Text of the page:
Caring for Life - a dream of fixing the care home crisis in the UK

File under “prevention”?

@zazie , co-housing for people that are not (yet) in need of personal, direct care makes sense to me. Because:

  1. It is prevention. Healthier, more connected lives make for fewer years in care homes. People who retain a degree of self-sufficiency might be able to stay at home longer is their home is social and intergenerational. Prevention has great ROI; but our health care systems spend almost all of their resources on response instead. My feeling is that, to reduce the costs of health care, you should start running and climbing clubs rather than hospital wards.
  2. It is something that communities can do very well. Comparative advantage kicks in: it makes more sense for smart communities to focus on the relatively health and help them stay healthy, and for professional, capital-intensive orgs to dealt with acute conditions and non-self sufficient individuals. 

Cohousing links

The catalyst

@WinniePoncelet - perhaps it could be taken forward by a group of like-minded individuals pursuing the relevant parties… But seems to need research, making contacts (in local govt., CCGs, financers, etc.) first.

Given the way things are going, perhaps we’ll see this happening sooner rather than later; as you say there is a huge need out there!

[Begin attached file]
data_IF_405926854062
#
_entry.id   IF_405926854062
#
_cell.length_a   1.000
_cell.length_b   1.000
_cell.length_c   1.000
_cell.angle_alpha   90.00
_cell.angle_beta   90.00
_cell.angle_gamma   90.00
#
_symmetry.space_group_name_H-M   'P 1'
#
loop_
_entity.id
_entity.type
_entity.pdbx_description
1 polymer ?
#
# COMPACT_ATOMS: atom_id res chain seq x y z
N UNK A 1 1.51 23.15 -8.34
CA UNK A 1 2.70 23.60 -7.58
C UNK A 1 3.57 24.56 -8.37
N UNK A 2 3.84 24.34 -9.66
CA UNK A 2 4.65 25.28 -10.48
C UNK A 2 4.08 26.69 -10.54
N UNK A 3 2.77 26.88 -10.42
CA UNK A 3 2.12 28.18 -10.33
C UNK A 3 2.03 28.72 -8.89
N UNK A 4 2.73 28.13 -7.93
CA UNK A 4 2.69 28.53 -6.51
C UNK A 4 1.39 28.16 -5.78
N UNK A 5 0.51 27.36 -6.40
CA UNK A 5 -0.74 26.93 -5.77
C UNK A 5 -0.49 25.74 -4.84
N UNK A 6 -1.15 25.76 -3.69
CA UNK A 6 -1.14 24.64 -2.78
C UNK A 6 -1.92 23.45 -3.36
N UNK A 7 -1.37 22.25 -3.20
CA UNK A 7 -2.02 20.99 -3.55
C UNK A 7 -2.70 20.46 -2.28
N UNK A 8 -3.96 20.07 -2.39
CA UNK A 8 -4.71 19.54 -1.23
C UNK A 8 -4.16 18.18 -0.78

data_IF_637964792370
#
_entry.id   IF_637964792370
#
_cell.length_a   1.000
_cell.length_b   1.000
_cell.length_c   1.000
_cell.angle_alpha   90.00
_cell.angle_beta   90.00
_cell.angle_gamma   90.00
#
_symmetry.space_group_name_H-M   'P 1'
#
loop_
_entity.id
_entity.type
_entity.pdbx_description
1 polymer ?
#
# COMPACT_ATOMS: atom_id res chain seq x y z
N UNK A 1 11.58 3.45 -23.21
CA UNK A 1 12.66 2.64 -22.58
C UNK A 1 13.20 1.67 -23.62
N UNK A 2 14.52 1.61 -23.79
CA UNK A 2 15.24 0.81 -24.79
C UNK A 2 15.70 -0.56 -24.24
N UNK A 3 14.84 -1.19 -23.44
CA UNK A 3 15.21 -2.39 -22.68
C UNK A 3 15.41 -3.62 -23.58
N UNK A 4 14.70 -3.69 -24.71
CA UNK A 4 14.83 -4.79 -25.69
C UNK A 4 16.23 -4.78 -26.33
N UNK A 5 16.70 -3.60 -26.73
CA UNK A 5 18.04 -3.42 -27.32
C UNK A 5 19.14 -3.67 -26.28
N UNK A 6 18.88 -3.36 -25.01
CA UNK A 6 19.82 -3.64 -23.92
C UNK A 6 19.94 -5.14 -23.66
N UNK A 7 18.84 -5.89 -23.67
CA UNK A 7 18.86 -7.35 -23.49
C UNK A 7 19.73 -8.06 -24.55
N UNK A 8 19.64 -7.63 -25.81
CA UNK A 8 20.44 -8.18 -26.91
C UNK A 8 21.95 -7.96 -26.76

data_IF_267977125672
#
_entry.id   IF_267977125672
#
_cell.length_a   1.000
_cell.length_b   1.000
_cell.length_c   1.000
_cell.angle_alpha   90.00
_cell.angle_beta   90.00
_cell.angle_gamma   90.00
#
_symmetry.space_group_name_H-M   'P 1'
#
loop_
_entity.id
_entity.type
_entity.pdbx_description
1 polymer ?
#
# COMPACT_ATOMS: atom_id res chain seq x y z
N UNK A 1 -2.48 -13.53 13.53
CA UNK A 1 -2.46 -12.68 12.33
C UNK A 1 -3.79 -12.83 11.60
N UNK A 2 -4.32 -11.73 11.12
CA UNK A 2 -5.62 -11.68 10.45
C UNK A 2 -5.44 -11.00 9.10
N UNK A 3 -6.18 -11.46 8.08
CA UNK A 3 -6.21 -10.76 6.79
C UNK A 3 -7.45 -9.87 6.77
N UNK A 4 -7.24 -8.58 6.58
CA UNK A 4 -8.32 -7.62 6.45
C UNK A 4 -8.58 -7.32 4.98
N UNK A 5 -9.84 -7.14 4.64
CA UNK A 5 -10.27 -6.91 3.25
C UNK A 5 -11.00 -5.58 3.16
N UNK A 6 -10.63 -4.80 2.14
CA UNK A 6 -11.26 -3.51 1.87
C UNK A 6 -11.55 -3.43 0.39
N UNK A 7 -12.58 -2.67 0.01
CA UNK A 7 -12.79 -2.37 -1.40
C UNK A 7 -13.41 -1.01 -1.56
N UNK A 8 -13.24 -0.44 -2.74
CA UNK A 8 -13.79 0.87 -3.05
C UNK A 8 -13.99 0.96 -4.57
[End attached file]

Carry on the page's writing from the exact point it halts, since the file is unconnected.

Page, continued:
@Alberto @WinniePoncelet

Definitely agree with the idea of addressing preventative measures as a priority - and across healthcare too. (Drives me mad that the public purse is spending billions on obesity, whilst big food corporates are profiting from cheap, sugary, snack sales…)

The preventative works with mental health and capacity too - keeping active and interacting with others helps no end.

There’s been a lot of mention of finding new ways of addressing the issues with caring for the elderly in recent weeks, especially with the problems of capacity in A&E and more general hospital wards due to the lack of the necessary social care. Heard of a scheme in Wakefield the other day, where triage is used between various branches of care (hospital, local GP / nurses, local or community facilities such as care homes) which was proving very effective at managing need and ensuring “efficient” (for want of a better word) addressing of peoples’ needs. (Some volunteer services, such as Help the Aged and the like were involved to help with transport and checking on a patient when they were ready to go home, rather than them waiting for ambulance services and staff from social care services to check on their immediate needs once back - but this did seem better than the individual concerned waiting unnecessarily in hospital, at huge cost.)

Another benefit found was that building such local links ensured the elderly were “monitored” as in an eye was kept on their health and quality of life, and people could be referred to locally available facilities that they may not have been aware of or may have been reluctant to request or attend.

Definitely think the time is ripe for new approaches, and also that a new willingness to try these is developing on the part of CCGs, healthcare trusts and local councils. Hopefully this will extend to national government, and they will allow local solutions to develop from the ground up. They are doing so in other health sectors, so there is hope. The CQC - given its very specific mandate and structure - may be another issue! But we can but try!

It’s happening…